It does take some time to set up for carrying out this type of testing and collecting the data The powder was weighed out for each charge but the balls were only taken out of a random selection of my own cast balls. The calculation was taken on the average weight of the balls.
If you wanted a more accurate set of data you would ensure all the balls were of the same weight and the pressure used to push the balls down was also controlled by loading the cylinder out of the frame in a jig.
As we only required this to illustrate the effect the difference in the powder charges and the types of powder make, it is close enough for that purpose. As you can appreciate there is always a slight variation as to how much pressure you would use in pushing down the ball on the powder charge. Also note the finer the black powder is, the faster velocity is recorded. This is because the finer the powder is, the faster it burns and the faster it burns, the quicker it builds up pressure and increases the velocity.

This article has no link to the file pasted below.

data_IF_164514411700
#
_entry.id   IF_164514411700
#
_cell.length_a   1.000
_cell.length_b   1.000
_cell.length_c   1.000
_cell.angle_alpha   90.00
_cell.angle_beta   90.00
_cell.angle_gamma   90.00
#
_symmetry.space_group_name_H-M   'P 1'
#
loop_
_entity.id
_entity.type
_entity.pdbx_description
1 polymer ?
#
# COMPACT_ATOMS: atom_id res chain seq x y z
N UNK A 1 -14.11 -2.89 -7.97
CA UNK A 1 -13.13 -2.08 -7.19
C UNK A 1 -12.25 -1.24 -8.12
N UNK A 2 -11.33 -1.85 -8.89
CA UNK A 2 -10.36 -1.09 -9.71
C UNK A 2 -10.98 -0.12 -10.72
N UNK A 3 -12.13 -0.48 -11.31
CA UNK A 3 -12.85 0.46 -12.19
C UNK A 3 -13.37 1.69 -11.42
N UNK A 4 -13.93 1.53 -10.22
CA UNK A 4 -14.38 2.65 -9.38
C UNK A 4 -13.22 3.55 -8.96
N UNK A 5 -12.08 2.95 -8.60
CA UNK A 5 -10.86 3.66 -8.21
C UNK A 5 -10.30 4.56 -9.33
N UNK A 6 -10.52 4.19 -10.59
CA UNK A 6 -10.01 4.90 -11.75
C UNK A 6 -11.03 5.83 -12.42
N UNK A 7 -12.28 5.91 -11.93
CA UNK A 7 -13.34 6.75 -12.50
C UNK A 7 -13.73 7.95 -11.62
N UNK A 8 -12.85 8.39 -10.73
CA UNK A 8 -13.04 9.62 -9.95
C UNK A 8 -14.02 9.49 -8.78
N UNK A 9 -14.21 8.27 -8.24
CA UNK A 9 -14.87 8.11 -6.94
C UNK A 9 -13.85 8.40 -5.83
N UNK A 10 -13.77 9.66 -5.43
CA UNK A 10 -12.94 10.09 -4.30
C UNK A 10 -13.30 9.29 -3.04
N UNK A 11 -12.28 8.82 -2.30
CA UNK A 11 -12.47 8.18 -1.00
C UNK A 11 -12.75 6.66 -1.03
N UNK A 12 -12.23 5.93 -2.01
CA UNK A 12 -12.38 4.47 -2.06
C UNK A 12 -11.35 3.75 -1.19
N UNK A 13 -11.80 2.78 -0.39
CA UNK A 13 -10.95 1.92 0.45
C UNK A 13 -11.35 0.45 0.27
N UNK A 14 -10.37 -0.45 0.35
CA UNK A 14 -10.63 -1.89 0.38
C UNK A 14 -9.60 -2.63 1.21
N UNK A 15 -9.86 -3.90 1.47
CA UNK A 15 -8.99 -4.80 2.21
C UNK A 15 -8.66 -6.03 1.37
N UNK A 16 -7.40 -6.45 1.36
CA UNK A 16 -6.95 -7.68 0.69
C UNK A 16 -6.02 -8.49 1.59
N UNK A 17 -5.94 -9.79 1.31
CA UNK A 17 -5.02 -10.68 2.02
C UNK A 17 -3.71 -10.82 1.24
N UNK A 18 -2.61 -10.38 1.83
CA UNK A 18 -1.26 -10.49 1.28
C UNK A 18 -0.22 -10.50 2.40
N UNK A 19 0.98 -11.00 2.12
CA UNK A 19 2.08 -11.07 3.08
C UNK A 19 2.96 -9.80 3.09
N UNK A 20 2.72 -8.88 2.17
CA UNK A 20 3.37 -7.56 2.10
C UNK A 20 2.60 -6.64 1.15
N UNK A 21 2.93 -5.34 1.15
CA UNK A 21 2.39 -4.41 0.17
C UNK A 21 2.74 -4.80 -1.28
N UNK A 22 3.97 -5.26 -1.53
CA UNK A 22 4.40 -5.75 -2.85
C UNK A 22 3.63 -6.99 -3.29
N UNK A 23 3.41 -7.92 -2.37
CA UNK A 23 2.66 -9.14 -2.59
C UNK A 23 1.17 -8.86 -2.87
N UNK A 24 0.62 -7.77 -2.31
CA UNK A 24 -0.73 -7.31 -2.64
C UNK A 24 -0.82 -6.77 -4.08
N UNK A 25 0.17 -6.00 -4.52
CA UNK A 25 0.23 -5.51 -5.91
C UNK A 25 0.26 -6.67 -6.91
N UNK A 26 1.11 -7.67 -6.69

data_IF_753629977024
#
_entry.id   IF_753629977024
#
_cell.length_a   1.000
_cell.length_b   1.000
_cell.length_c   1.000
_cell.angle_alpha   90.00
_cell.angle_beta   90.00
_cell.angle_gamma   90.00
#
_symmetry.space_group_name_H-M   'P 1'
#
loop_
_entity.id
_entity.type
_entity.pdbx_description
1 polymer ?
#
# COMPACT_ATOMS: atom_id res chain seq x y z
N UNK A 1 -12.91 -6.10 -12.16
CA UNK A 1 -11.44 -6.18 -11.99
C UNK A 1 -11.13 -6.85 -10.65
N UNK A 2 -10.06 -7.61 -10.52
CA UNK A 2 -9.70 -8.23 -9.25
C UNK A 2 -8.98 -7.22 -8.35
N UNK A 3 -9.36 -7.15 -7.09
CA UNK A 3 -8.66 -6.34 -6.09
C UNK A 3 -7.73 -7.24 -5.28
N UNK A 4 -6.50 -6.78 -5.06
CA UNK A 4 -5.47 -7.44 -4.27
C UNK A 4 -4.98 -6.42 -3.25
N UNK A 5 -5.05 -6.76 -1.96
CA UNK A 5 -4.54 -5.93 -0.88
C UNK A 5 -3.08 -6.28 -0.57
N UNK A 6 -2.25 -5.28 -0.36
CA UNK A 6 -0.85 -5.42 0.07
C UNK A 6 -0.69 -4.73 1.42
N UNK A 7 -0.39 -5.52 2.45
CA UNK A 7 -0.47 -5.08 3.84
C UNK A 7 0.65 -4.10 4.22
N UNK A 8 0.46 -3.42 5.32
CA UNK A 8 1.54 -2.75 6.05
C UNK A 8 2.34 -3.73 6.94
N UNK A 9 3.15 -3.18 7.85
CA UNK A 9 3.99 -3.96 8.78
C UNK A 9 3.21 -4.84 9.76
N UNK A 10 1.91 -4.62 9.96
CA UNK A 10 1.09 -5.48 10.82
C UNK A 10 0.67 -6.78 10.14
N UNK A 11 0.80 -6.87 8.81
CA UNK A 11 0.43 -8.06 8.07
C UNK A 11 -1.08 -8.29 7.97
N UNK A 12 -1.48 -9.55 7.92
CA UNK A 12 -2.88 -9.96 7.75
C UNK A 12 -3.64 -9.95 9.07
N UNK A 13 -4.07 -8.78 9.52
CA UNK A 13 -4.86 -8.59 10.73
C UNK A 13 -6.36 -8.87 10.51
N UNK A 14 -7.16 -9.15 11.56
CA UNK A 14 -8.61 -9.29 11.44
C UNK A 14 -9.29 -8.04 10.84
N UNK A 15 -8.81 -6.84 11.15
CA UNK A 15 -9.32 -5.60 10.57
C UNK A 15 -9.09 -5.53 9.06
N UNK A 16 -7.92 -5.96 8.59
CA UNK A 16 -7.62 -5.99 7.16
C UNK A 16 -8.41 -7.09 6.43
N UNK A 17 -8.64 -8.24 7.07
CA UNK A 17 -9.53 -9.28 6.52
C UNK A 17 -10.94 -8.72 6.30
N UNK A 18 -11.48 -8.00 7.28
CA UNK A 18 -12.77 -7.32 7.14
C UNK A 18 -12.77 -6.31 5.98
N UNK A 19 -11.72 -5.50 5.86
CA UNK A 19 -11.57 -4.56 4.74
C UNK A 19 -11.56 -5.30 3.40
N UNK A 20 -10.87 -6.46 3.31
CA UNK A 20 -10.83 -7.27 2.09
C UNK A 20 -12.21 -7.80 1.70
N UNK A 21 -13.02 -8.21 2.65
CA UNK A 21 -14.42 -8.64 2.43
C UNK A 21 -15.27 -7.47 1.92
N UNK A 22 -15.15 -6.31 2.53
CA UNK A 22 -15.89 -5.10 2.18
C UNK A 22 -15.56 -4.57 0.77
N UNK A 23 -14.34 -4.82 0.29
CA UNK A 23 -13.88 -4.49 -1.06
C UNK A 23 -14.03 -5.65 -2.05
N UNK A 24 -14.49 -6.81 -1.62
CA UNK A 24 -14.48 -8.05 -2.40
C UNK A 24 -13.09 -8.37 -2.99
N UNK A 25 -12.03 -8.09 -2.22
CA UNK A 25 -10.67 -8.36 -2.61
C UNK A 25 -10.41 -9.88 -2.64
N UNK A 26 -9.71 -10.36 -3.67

When shooting indoors many shooter reduce their powder charges to as little as 12 grains or less. It is important to be very careful when doing this, as if you under load your pistol too much, it can result in detonation and the barrel might burst or explode. To little velocity can result in the ball rebounding from the target area and coming back towards the firing point.